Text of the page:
Republicans killed ethics reform legislation in the Senate late Wednesday. The Democratic plan would have tightened ethics rules regarding Senators' dealing with lobbyists. Republicans used a procedural move to tie the vote on the ethics reform to an unrelated bill giving new powers to President Bush.

Democrats can bring up the ethics reform bill later this year. (WaPo)

Today In Congress

Today's schedule in the House and Senate. (WaPo)

GOP Infighting Over the Surge

Republicans appear deeply divided over a resolution to condemn President Bush's Iraq plans.

Ten Republicans met behind closed doors for an arm twisting session with Senate Minority Leader Mitch McConnell (R-KY). But afterwards, those attending said there was no agreement between the Republicans on what to do.

Sen Chuck Hagel (R-NE) has already joined Democrats in helping draft the resolution. Sen Olympia Snowe (R-ME) has also signed on to co-sponsor the resolution putting the Senate on the record as opposing the President's "troop surge" plans. (AP via Yahoo!)

Wednesday, January 17, 2007 targets McCain

In a pre-emptive strike on the 2008 Presidential campaign, left-leaning has launched an ad campaign linking Sen John McCain (R-AZ) to the administration plan to send additional troops to Iraq. The ad claims it was the Senator's idea and refers to it as "The McCain Plan." It's going to be a long couple of years, folks.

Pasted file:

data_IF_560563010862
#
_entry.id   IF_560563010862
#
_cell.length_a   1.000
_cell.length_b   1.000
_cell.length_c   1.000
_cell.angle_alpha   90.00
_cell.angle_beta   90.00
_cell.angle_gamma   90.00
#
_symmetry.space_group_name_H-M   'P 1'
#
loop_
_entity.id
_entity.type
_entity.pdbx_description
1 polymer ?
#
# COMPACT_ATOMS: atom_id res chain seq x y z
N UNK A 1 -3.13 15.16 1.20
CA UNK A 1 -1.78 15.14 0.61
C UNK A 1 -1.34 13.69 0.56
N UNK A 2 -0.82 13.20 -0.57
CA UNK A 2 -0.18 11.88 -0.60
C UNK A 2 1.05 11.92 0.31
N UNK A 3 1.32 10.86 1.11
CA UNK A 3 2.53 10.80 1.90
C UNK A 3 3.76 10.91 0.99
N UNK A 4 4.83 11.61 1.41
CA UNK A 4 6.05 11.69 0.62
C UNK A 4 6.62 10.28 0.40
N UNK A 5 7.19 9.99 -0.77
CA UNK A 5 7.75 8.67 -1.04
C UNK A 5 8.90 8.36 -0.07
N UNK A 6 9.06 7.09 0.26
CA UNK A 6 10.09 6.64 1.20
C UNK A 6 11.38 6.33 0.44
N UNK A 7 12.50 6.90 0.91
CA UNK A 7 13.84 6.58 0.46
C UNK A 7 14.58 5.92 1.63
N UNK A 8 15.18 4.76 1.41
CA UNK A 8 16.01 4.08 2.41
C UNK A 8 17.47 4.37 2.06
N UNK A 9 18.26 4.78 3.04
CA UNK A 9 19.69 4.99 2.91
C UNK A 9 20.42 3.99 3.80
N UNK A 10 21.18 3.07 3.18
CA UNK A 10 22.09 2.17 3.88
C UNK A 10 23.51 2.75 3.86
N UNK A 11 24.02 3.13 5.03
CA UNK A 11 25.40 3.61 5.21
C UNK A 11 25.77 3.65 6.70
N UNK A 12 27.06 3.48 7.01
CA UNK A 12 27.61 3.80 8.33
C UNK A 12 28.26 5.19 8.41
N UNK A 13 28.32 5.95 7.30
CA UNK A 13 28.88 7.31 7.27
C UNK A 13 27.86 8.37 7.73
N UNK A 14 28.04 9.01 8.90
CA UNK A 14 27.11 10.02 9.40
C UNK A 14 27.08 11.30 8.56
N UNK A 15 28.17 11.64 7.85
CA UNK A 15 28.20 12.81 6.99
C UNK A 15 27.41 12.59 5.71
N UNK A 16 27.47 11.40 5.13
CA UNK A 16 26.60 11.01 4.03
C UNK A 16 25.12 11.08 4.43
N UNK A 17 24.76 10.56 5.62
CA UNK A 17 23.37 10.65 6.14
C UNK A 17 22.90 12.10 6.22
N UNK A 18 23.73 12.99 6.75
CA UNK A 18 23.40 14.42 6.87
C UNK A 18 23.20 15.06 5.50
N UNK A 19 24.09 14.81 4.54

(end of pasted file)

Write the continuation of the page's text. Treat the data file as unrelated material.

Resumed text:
Warrantless Wiretaps Wiped Out

President Bush is calling it quits on his warrantless wiretapping program. It will be turned over to a special court that had previously authorized wiretaps in terrorism cases.

"The president has determined not to reauthorize the Terrorist Surveillance Program when the current authorization expires." -- Atty Gen Alberto Gonzales in a letter to Senate leaders.

The Bush administration never revealed any terrorists caught nor any terrorist plot averted because of the program. Critics complained that it circumvented the Constitution, and the FBI complained it wasted their time, forcing them to wade through hours of NSA recordings.

There were claims it was used to spy on then Secretary of State Colin Powell's staff and other political rivals of the Bush administration. (AP via Yahoo!)

Stealing the President's Thunder

Sen Chuck Hagel (R-NE) (right) is working with Senate Democrats on a resolution denouncing President Bush's planned troop "surge" in Iraq. Sources tell the AP that the resolution will be introduced Thursday, with debate scheduled around the time the President delivers his State of the Union speech next week.

At the same time -- and just one day after Sen Obama Barak (D-IL) launched his Presidential exploratory committee -- Sen Hillary Clinton (D-NY) is now on board with a plan to cap the number of troops President Bush can send to Iraq. (AP via Yahoo!)

Washington's Jet Set

Congressmen did plenty of traveling on corporate jets last year -- with Sen Trent Lott (R-MS) and Sen Harry Reid (D-LV) racking up the most frequent flyer miles from lobbyists.

Campaign committees have to pay for the jets' use -- at the rate of what a first class ticket to the same destination would have cost. keeps track of that sort of thing.

They found Sen Lott repaid corporations $40,000 for using their planes on 18 trips.

And Sen Reid repaid companies around $4,500 for six trips on their planes.

Even though Congress members may repay a company for the plane -- they may still owe the company a favor.

Afterall, they make the first move, calling some executive and seeing if a private jet is available.

And some of the companies who've proveded the planes to Senators Lott and Reid spent a total of $8.94 million dollars lobbying Congress -- in just the first six months of last year.

And that's without the jet fuel added in. (